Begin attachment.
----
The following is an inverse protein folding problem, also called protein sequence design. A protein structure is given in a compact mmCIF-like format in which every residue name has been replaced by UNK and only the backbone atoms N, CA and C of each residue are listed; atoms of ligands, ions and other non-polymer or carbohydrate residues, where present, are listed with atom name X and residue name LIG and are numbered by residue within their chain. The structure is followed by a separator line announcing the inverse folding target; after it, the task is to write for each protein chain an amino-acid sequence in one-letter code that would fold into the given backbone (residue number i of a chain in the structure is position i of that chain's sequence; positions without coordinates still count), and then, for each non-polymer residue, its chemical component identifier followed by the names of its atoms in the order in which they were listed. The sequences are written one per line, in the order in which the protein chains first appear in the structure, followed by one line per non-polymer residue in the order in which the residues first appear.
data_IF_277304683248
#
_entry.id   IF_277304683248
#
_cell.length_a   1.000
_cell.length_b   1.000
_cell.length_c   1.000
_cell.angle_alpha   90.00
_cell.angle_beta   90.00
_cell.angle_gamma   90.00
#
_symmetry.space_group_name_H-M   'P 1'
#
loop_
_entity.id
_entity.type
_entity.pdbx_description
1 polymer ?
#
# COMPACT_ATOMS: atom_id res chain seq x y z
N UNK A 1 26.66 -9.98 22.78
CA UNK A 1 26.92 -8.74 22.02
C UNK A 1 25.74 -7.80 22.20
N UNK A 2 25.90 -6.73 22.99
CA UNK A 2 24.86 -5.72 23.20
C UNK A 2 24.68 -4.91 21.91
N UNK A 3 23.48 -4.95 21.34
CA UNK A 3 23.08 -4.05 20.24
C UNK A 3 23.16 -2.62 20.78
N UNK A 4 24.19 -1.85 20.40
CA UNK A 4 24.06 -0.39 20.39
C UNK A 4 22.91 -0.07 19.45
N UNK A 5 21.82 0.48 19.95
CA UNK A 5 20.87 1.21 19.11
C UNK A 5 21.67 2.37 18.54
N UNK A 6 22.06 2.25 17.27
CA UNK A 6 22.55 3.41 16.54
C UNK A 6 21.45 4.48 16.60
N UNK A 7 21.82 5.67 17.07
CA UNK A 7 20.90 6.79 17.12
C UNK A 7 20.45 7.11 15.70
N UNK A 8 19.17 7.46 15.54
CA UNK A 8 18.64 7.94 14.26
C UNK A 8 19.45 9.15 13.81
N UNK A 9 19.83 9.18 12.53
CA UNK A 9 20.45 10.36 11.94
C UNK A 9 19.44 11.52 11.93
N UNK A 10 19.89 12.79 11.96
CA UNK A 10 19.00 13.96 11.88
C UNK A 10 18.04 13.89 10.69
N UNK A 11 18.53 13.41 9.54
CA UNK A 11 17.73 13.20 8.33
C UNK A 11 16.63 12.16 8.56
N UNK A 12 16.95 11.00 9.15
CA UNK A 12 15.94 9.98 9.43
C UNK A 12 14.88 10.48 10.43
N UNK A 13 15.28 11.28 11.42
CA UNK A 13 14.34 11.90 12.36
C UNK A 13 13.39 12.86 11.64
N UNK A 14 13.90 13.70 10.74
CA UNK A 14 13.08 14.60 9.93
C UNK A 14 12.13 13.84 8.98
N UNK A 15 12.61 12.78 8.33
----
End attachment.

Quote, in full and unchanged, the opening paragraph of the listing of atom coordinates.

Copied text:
The following is an inverse protein folding problem, also called protein sequence design. A protein structure is given in a compact mmCIF-like format in which every residue name has been replaced by UNK and only the backbone atoms N, CA and C of each residue are listed; atoms of ligands, ions and other non-polymer or carbohydrate residues, where present, are listed with atom name X and residue name LIG and are numbered by residue within their chain. The structure is followed by a separator line announcing the inverse folding target; after it, the task is to write for each protein chain an amino-acid sequence in one-letter code that would fold into the given backbone (residue number i of a chain in the structure is position i of that chain's sequence; positions without coordinates still count), and then, for each non-polymer residue, its chemical component identifier followed by the names of its atoms in the order in which they were listed. The sequences are written one per line, in the order in which the protein chains first appear in the structure, followed by one line per non-polymer residue in the order in which the residues first appear.